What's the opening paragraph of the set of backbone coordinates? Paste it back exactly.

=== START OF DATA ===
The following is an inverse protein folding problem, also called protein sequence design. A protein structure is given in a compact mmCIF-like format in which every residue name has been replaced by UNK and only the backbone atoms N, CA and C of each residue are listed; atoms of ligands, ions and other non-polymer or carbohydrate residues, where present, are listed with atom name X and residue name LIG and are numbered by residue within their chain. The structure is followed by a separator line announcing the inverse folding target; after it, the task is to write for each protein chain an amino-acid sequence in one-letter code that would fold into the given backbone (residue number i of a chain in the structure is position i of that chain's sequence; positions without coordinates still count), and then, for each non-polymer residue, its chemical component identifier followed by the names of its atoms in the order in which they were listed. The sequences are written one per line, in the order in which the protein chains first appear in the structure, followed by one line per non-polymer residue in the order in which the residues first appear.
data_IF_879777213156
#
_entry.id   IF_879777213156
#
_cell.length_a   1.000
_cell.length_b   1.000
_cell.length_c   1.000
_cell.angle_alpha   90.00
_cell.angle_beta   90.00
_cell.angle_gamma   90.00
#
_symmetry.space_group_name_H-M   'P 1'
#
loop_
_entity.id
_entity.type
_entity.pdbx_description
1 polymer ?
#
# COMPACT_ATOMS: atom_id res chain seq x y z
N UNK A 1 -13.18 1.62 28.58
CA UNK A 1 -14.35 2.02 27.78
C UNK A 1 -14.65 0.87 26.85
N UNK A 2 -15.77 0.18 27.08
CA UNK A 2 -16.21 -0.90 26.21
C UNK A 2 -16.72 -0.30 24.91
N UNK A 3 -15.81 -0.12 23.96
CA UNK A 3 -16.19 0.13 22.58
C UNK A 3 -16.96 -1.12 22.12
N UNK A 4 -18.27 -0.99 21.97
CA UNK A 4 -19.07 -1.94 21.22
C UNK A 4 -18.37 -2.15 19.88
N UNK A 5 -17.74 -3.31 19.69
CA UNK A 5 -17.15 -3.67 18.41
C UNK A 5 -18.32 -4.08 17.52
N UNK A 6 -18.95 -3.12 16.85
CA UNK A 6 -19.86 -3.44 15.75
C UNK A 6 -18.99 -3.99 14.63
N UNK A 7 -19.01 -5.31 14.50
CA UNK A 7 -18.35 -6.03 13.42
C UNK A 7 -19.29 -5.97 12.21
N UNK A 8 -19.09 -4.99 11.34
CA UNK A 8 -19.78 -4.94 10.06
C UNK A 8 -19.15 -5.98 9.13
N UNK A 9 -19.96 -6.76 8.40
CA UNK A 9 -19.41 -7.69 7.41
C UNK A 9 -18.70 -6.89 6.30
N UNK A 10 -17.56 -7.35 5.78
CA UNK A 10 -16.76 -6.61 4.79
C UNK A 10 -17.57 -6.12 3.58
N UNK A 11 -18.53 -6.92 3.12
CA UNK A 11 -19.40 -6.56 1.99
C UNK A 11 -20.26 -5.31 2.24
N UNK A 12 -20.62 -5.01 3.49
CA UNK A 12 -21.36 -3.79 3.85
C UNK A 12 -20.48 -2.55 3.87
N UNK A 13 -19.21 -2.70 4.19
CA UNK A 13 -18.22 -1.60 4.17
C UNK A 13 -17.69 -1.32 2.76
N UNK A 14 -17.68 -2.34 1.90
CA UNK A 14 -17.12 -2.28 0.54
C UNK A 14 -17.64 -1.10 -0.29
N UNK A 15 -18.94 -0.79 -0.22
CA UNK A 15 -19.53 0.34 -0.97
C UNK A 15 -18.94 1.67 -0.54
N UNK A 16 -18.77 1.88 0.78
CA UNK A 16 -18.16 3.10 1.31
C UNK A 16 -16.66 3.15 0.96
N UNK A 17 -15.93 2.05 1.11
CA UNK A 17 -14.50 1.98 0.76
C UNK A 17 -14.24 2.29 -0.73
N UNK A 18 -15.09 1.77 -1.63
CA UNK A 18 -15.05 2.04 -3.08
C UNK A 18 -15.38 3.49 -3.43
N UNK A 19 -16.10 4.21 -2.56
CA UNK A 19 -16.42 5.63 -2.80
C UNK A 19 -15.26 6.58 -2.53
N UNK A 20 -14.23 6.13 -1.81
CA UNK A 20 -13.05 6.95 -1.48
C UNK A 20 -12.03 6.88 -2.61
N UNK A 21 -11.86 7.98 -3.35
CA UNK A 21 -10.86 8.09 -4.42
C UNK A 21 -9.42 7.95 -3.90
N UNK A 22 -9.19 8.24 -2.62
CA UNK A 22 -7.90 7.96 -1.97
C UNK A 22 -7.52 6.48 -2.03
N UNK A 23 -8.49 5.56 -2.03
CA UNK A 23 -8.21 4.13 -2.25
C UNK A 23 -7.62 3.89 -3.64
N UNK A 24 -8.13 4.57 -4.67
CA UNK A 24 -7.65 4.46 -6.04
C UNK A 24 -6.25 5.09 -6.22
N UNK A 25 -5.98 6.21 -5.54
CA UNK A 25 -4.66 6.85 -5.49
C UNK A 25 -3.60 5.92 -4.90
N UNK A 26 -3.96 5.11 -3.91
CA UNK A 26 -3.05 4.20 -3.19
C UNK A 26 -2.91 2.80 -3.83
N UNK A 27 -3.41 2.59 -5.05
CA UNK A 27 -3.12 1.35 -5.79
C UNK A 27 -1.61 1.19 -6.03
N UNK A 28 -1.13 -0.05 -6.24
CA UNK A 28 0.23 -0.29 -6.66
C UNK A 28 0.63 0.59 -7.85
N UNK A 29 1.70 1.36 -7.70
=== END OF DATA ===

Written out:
The following is an inverse protein folding problem, also called protein sequence design. A protein structure is given in a compact mmCIF-like format in which every residue name has been replaced by UNK and only the backbone atoms N, CA and C of each residue are listed; atoms of ligands, ions and other non-polymer or carbohydrate residues, where present, are listed with atom name X and residue name LIG and are numbered by residue within their chain. The structure is followed by a separator line announcing the inverse folding target; after it, the task is to write for each protein chain an amino-acid sequence in one-letter code that would fold into the given backbone (residue number i of a chain in the structure is position i of that chain's sequence; positions without coordinates still count), and then, for each non-polymer residue, its chemical component identifier followed by the names of its atoms in the order in which they were listed. The sequences are written one per line, in the order in which the protein chains first appear in the structure, followed by one line per non-polymer residue in the order in which the residues first appear.